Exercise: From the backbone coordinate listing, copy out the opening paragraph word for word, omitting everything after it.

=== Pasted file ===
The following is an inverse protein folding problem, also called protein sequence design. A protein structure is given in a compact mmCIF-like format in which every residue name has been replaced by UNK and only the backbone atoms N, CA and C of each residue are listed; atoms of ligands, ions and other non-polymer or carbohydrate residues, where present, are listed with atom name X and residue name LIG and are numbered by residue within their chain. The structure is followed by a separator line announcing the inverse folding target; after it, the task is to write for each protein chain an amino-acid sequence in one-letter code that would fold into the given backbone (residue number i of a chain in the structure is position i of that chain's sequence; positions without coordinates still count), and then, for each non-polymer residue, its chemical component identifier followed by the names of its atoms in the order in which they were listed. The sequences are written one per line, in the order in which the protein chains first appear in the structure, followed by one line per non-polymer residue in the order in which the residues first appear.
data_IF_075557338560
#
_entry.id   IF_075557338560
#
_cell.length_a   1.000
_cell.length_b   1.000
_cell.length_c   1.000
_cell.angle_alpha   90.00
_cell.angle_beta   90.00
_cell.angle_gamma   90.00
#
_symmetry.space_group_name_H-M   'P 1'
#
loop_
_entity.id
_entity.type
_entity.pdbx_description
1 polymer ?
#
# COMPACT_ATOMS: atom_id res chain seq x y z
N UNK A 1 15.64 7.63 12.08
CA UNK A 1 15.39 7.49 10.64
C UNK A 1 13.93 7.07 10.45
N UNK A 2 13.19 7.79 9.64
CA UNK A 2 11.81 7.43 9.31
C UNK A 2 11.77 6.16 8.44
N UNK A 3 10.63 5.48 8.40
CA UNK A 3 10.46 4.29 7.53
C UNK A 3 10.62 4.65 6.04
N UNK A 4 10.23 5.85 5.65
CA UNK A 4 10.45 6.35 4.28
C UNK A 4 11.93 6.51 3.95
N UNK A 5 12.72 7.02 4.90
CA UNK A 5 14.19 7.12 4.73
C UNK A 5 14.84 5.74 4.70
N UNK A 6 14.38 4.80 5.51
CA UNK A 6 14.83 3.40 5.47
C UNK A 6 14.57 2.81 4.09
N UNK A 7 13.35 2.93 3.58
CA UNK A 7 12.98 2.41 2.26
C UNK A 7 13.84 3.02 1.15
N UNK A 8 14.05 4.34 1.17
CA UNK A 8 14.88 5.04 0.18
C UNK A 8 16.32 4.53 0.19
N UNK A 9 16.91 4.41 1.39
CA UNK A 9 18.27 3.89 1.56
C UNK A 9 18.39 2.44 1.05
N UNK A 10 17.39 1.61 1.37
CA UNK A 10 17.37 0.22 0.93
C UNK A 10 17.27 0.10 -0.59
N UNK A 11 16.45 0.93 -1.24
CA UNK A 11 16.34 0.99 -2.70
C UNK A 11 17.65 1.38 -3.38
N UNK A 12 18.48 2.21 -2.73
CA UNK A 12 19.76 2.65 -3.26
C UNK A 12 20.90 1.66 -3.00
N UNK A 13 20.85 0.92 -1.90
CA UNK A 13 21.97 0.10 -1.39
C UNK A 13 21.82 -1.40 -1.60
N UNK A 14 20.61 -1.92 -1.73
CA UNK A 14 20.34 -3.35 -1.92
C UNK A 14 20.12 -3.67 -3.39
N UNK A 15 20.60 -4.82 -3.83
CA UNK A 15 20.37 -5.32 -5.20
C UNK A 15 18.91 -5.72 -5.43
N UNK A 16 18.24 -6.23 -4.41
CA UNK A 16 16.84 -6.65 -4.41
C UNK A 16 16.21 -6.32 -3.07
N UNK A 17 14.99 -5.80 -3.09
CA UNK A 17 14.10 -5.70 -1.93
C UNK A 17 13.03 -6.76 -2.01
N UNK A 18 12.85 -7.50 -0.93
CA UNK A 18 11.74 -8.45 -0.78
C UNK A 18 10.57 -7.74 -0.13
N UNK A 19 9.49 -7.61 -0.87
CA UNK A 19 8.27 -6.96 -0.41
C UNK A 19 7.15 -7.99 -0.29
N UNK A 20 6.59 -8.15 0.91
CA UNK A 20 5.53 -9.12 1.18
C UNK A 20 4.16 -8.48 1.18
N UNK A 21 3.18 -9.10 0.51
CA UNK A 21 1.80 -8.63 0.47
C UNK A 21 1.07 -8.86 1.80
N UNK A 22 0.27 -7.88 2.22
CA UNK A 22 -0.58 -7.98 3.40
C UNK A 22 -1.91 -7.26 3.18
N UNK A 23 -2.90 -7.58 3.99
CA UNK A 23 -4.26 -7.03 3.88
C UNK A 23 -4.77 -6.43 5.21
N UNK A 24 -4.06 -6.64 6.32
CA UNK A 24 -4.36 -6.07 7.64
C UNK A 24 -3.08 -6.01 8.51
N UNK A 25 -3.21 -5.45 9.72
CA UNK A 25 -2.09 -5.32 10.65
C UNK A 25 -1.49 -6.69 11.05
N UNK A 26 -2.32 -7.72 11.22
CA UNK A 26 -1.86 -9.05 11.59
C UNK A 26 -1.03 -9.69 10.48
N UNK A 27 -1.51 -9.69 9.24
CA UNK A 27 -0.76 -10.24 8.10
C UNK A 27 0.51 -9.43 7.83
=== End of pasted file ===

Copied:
The following is an inverse protein folding problem, also called protein sequence design. A protein structure is given in a compact mmCIF-like format in which every residue name has been replaced by UNK and only the backbone atoms N, CA and C of each residue are listed; atoms of ligands, ions and other non-polymer or carbohydrate residues, where present, are listed with atom name X and residue name LIG and are numbered by residue within their chain. The structure is followed by a separator line announcing the inverse folding target; after it, the task is to write for each protein chain an amino-acid sequence in one-letter code that would fold into the given backbone (residue number i of a chain in the structure is position i of that chain's sequence; positions without coordinates still count), and then, for each non-polymer residue, its chemical component identifier followed by the names of its atoms in the order in which they were listed. The sequences are written one per line, in the order in which the protein chains first appear in the structure, followed by one line per non-polymer residue in the order in which the residues first appear.